Kids need to learn a great many things before they become independent, autonomous adults, however, parents tend to underestimate just how much their child can do at their age. It’s important that kids eventually learn how to take care of themselves. There are several ways in which parents can help instill helpful skills while also allowing their child to learn about responsibility and self-reliance at the same time.
Making a Meal
Kids are usually the ones waiting around for dinner to be ready, and chances are you’re the one who packs their school lunch every day. It helps to involve kids in cooking for a variety of reasons, including introducing kids to different, unfamiliar foods and encouraging them to eat healthier, too – but have you thought of letting your kids cook, for a change?
Kids shouldn’t be using kitchen tools they’re not old enough or experienced enough to use yet, but it can be extremely valuable to teach your child how to make a simple meal for themselves, or even a few. Cooking and preparing food is a life essential skill to have. Teaching your child how they can feed themselves not only helps them feel more grown up, but it can help in an emergency. If you’re sick, or unable to make food, or even if you are simply busy, knowing that your child has knowledge of simple food prep can go a long way.
You can teach kids age appropriate meals as they get older, and who knows, you may even inspire a young chef!
Doing the Laundry
It’s surprising just how many kids in high school, or even college, do not know how to wash and care for their clothing. Doing the laundry can help teach kids how to be responsible for their own things, how to care for different fabrics (which can be applied to a variety of other domestic situations as well), plus it can help take a load off your back, too! If your child knows how to do their own laundry, you can include it in their weekly list of chores or rotate responsibilities when needed.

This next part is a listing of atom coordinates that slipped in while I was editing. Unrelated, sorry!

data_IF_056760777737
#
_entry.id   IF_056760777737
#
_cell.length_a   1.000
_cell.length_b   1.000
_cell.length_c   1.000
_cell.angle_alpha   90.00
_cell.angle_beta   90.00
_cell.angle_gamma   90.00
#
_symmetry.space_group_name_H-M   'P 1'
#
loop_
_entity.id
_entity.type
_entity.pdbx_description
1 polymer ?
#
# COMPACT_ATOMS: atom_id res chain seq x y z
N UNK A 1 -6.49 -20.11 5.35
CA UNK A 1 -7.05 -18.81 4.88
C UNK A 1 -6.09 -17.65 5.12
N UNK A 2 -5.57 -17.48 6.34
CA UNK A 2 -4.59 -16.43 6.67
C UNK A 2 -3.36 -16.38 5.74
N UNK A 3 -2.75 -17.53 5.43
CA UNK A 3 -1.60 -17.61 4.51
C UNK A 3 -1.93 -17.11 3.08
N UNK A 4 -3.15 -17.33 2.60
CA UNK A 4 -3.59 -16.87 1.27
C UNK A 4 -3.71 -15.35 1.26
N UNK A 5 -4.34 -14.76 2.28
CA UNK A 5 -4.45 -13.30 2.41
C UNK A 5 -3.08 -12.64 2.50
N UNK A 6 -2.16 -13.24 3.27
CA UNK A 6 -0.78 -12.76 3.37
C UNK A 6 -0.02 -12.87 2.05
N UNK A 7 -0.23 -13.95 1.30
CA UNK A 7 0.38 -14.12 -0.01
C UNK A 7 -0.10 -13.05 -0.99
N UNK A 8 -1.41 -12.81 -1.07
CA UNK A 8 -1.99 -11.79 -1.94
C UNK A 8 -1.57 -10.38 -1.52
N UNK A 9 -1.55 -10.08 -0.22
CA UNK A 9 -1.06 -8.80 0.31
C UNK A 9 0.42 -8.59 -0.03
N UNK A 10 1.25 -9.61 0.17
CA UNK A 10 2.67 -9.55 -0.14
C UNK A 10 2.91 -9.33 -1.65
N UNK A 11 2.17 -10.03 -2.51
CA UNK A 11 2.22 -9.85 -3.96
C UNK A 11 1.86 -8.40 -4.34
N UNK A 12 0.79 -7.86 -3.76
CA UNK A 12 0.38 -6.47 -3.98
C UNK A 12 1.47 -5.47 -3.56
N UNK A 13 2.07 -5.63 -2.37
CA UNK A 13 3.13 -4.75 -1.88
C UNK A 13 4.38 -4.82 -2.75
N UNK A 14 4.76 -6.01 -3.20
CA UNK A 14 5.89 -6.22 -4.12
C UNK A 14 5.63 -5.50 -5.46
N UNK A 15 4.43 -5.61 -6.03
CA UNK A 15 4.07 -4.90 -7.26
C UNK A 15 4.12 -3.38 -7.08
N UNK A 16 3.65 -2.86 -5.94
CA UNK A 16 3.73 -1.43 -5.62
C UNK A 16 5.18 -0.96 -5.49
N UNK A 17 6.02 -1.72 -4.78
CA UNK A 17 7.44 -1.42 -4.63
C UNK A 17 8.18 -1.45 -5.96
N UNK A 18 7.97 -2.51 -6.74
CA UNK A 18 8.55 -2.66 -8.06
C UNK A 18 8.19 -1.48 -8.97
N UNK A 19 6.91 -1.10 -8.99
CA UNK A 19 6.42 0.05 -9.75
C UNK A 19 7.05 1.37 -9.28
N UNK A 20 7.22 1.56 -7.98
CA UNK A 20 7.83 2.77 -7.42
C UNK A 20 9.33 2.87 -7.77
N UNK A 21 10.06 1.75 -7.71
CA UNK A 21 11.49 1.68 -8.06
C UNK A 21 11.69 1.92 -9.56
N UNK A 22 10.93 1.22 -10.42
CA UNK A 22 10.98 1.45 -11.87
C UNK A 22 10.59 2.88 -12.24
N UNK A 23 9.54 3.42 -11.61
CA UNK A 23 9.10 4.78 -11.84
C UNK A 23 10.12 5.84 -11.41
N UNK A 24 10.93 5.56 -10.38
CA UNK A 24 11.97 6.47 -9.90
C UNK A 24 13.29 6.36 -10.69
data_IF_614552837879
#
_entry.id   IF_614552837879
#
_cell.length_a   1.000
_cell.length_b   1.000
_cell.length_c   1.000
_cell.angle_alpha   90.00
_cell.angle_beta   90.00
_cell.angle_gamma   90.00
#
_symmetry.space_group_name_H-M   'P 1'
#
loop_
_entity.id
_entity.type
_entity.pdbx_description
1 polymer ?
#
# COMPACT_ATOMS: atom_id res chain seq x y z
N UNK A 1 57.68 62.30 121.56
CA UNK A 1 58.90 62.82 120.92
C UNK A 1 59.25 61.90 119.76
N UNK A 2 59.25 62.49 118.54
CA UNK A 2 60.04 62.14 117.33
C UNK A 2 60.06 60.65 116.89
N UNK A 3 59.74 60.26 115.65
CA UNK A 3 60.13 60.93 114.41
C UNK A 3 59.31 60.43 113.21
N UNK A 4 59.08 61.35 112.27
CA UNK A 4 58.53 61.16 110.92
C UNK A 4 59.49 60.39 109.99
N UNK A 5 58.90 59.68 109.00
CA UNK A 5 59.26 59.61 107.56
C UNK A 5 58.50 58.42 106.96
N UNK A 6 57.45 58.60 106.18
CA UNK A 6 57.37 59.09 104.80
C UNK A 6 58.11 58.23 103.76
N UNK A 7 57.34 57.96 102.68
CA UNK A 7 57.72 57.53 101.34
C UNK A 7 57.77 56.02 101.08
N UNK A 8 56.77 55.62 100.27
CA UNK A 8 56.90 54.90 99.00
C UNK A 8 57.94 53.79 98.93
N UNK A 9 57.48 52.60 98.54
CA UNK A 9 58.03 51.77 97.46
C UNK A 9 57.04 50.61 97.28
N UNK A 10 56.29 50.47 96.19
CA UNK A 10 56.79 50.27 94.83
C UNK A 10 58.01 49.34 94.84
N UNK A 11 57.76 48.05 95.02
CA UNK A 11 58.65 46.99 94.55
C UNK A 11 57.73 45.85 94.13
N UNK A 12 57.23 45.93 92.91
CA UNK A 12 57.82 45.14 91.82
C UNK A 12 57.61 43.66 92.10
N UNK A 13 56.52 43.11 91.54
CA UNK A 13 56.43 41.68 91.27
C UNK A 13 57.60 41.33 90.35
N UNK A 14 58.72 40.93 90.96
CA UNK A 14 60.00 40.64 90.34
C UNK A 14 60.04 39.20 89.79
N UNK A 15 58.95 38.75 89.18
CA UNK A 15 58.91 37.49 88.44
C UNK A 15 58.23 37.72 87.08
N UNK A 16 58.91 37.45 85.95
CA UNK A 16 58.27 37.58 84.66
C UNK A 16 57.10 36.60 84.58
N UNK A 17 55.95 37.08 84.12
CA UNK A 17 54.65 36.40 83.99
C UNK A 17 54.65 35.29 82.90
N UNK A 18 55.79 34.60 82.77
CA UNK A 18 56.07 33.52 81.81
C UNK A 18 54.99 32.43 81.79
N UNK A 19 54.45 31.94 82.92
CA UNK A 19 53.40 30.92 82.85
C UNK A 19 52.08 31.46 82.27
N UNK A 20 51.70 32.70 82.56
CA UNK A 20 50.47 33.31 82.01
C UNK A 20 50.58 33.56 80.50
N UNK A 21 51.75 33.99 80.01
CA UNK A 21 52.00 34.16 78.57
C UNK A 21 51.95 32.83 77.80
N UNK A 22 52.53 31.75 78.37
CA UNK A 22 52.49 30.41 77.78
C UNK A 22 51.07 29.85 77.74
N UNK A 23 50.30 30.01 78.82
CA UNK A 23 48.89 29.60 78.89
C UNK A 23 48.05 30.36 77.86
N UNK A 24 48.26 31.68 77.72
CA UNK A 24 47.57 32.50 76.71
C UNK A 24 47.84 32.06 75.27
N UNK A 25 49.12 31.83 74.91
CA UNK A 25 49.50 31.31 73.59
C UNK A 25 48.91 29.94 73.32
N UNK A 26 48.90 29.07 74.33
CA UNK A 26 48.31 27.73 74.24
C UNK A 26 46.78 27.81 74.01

Many parents give their kids some kind of allowance. Giving children money for completing chores or doing well in school is one thing, but it also helps to teach them smart habits about spending (and saving!) that money as well. Teach kids about comparison shopping and looking for good or better deals, teach them about couponing and research, and give them a few tips about creating a budget, too – especially if they’re looking to save up for something special but find themselves tempted by wanting to buy other things in the interim. These are great skills for children to have before they get jobs or go live off on their own, like college living or their first apartment.
Writing a Letter
Writing letters may seem antiquated now, but it’s important for them to know how to construct a proper letter of acknowledgement, like a thank you letter for a gift from a relative. Writing can help to teach a child to properly conduct their thoughts and ideas into a formal letter. Children will certainly need to compose essays for school and college acceptance, and or need to write cover letters for jobs when they are older; therefore letter-writing skills are definitely handier than most people think.
It’s especially important that kids are aware of what to do in an emergency. You never know when they will be in a situation where they cannot get to you, are alone, or you are incapacitated. Make sure that your child knows your basic information and whom they can trust to tell it to. Teach them about calling for help and how to articulate themselves as well as the potential situations they may need help for. It’s also vital that families discuss emergency protocols such as what to do in the event of a fire or any other kind of disaster. This may be a difficult subject to discuss with your children, and parents may be afraid of scaring their kids, but these are important things to talk over and make sure they understand thoroughly, for their own sake as well as your own.